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This commentary originally appeared in Forbes.

Rupert Murdoch, the chairman of News Corp. (NASDAQ:NWS), recently threatened to cut off his media empire's pages from Google's (NASDAQ:GOOG) search engine and link up with Microsoft's (NASDAQ:MSFT) Bing instead. He wants to stop sites like The Huffington Post from repackaging stories from his outlets without paying for rights. He is mad, and he is letting everyone know.

Murdoch's rant is odd because he is normally so smart about the media business, as one of the few people who have recently made newspapers profitable enterprises. He shouldn't be complaining about upstarts and new technologies. He should be confronting the changing marketplace and evolving his business model. Examples abound of companies like Kodak or Wang Laboratories that failed to adapt quickly enough.

With the financial crisis shaking up industries, Murdoch's News Corp. and other companies that are threatened should focus on three things to avoid facing eventual extinction.

The first thing they should do is adapt to changing consumer tastes in defining their brands. Take The Huffington Post. It is getting more hits than traditional news Web sites like the The Washington Post (WPO) and the Los Angeles Times.Why? Because it steals content, as Murdoch argues? No. It succeeds because it delivers what its evolving core target market wants and embraces new forms of technology. Its editors realize that people who like to see pictures of Tiger Woods' alleged mistresses also want to be informed about world events, and that serious folks like to dive into the salacious sometimes. It links to videos of the comedian Jon Stewart. It gives us columns by the sexpot actress Jessica Alba as well as by the economist Jeffrey Sachs. It knows that its readers want more opinion pieces from regular Joes, not just from the media elite. This may sound all over the map, but in reality The Huffington Post's content mix is tailored to a very particular readership.

In other words, The Huffington Post defines its niche by giving readers brain candy without going too lowbrow. Murdoch's own Wall Street Journal defines its niche by being indispensable to businessmen, by offering timely and in-depth analysis not found elsewhere.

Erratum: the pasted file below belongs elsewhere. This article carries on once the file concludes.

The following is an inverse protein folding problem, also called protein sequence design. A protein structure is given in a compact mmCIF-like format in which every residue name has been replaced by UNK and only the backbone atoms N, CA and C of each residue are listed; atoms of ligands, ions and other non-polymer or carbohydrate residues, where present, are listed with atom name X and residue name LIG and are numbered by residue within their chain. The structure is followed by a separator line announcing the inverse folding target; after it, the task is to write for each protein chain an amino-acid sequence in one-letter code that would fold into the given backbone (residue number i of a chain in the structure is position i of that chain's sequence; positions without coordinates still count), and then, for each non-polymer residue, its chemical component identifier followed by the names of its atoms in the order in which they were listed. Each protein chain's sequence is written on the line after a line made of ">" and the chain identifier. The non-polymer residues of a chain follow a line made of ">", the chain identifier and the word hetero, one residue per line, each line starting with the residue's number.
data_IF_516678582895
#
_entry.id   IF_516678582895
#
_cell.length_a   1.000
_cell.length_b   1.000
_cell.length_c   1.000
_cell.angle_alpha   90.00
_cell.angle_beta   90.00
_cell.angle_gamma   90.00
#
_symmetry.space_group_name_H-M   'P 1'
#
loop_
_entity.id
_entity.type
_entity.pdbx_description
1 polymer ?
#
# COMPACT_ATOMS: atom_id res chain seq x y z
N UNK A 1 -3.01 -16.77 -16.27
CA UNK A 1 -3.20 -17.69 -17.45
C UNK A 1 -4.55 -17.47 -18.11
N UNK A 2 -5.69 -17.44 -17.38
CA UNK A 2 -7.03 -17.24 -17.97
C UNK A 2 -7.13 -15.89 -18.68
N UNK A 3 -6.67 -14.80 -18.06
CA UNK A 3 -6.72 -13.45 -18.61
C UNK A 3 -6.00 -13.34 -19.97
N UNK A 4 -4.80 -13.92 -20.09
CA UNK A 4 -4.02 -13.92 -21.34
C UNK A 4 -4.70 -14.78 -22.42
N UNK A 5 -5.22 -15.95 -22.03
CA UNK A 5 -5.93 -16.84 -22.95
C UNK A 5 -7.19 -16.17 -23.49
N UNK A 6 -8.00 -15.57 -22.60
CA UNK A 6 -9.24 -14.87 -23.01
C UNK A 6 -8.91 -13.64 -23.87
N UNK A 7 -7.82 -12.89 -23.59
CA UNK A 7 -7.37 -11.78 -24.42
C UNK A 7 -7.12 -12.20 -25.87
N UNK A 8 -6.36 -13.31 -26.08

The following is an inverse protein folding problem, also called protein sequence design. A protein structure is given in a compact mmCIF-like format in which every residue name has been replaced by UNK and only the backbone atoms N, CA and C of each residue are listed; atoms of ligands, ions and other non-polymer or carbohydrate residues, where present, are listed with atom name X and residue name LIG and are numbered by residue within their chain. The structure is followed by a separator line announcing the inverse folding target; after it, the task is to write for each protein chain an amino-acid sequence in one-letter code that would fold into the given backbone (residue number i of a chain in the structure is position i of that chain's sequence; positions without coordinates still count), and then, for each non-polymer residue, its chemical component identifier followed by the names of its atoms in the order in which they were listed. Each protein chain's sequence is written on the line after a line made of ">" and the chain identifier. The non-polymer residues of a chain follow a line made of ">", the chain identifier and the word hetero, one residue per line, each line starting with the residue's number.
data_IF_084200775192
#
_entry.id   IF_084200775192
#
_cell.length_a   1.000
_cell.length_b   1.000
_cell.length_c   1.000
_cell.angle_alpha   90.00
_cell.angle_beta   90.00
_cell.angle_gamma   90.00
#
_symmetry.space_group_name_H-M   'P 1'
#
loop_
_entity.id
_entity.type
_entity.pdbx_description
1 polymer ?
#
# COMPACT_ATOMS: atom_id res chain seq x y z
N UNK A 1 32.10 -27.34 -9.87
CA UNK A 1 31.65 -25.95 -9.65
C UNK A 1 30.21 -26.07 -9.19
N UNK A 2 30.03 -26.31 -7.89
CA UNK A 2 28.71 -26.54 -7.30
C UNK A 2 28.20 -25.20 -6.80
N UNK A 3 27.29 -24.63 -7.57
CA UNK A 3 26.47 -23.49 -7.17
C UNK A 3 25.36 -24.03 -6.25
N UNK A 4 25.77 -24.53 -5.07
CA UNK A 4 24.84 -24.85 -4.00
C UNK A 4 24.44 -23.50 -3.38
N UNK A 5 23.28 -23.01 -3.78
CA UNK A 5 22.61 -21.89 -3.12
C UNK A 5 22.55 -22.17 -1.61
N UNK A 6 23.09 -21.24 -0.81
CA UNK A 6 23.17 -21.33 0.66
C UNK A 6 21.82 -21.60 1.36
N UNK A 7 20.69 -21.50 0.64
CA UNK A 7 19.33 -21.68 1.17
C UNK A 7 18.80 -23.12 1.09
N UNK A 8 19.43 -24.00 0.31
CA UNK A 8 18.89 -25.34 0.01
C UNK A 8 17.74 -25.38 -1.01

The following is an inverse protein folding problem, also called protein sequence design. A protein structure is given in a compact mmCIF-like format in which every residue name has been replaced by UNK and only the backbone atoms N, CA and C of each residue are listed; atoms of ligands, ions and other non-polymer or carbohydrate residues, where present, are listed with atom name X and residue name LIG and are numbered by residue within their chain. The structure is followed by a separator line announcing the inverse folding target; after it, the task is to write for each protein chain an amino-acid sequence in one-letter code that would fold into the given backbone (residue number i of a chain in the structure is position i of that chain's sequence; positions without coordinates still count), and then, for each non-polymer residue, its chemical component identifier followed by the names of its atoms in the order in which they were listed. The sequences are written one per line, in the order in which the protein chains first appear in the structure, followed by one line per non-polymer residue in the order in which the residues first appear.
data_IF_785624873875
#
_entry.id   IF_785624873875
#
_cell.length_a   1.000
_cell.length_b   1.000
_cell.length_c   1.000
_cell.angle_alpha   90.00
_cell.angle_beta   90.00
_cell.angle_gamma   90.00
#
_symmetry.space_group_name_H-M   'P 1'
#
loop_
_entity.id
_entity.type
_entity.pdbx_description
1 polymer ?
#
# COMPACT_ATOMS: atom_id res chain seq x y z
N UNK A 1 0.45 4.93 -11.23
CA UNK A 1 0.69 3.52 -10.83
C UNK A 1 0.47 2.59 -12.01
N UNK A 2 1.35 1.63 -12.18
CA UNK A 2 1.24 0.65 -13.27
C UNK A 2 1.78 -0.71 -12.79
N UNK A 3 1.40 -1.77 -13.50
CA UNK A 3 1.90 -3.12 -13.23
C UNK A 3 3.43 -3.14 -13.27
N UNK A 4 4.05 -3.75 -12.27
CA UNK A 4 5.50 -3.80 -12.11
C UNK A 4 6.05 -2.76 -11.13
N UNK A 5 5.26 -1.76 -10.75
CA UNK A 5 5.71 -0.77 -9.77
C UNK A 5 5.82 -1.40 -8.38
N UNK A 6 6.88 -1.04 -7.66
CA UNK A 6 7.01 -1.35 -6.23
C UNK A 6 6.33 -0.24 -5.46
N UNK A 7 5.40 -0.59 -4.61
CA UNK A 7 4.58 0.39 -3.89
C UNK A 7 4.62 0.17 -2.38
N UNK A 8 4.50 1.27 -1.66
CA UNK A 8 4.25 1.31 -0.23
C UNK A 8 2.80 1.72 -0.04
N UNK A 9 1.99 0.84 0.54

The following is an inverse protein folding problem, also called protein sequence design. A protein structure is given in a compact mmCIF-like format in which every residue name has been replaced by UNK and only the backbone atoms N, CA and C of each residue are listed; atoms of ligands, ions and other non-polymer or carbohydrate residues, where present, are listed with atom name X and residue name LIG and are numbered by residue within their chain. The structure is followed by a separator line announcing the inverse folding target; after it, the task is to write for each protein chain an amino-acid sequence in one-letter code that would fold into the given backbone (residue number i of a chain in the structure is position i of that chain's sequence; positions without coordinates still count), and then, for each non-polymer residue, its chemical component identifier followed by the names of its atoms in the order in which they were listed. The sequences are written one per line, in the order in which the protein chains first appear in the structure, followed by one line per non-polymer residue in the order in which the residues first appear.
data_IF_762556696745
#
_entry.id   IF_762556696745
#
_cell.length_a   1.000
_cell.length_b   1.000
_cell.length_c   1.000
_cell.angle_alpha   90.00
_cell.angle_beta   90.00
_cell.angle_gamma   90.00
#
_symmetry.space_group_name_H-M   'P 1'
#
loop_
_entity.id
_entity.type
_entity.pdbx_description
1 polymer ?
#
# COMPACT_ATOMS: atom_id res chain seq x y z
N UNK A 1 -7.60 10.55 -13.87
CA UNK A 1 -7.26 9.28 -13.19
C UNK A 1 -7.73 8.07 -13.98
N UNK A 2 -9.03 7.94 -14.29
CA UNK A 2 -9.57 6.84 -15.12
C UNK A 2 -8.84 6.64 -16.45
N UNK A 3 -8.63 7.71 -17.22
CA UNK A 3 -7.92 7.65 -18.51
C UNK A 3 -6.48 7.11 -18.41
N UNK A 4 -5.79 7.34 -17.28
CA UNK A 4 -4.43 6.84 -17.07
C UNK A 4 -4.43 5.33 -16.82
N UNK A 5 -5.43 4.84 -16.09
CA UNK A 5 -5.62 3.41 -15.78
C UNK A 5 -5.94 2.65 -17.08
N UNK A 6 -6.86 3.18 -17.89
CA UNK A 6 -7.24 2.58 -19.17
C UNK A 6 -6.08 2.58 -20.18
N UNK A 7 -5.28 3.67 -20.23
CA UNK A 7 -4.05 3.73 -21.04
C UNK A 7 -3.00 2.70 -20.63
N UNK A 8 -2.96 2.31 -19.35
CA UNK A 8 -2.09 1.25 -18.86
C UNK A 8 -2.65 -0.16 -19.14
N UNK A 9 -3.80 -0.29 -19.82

Contrast that with the Washington Post. It is struggling because it hasn't defined itself for the digital age. We can't tell if it's a world news publication or an entertainment paper or a broadside only for people within the Beltway. Right now it's trying to do too much, and without the resources to compete with niche publications. The result is that is does a little of everything, but nothing terribly well.

Second, aside from understanding how their consumers are evolving so they can properly define their brands, companies need to check their business models to see if they still make sense. What worked in the past doesn't necessarily work anymore.

Blockbuster (BBI) is an example of a company that failed to evolve fast enough. Its market share has been eaten up not only by Netflix (NASDAQ:NFLX) and its online subscription and delivery model, but also by Redbox, which has emerged as a threat simply by offering DVDs for a buck at kiosks. Redbox now has nearly 17,000 locations, four times as many as Blockbuster. Blockbuster has responded by installing kiosks, but it was slow to see that consumers would rather have less selection at cheaper prices in convenient locations than go out of their way to expensive movie stores.

International Business Machines (NYSE:IBM) is an example of a company that saw when things changed and moved on at the right time. It invented the personal computer in the 1980s, but in the last decade it recognized that PCs had become a commodity business and shed its final portion of that business to Lenovo (OTCPK:LNVGY). Now it is focused on services and software and enjoys fatter margins. It acquired the software company SPSS in 2009 and is enjoying solid growth.

Finally, companies need to be the first to embrace new technologies, rather than the first to complain about them. Blocking Google from linking to Murdoch's empire would just be a temporary fix, for some other game-changing technology down the road will undoubtedly leapfrog ahead. Instead, Murdoch should try to figure out how to use Google to his advantage--as Eric Schmidt, Google's chief executive officer, recently recommended.

Companies need to be the early adopters of new technologies. If your competitors embrace new technology and you decide to use it too, you're already just playing catch-up, and the added expenses don't help you. You need to move before your competitors do. The companies that were first to launch marketing campaigns on Twitter and Facebook got great brand exposure. When those campaigns appeared, they were so novel they garnered huge numbers of hits. Twitter and Facebook are still useful, but at this point consumers have become so used to them that they don't make such a big splash.

Or you can do what Hulu (in which News Corp. is an investor) did with the advent of online video. Rather than trying to stop the technology, Hulu coopted it and created a place where viewers could see high-quality full shows online rather than the short clips on YouTube. Hulu created a very different value proposition from YouTube's. It is still experimenting with revenue models, but it has undeniably changed the game and is a site to watch in the future.

Instead of ranting about what The Huffington Post and Google are doing, Murdoch should have his various media outlets adapt to new realities. In times like these, you need to adapt or else go out of business.


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Source: Rupert Murdoch Needs to Evolve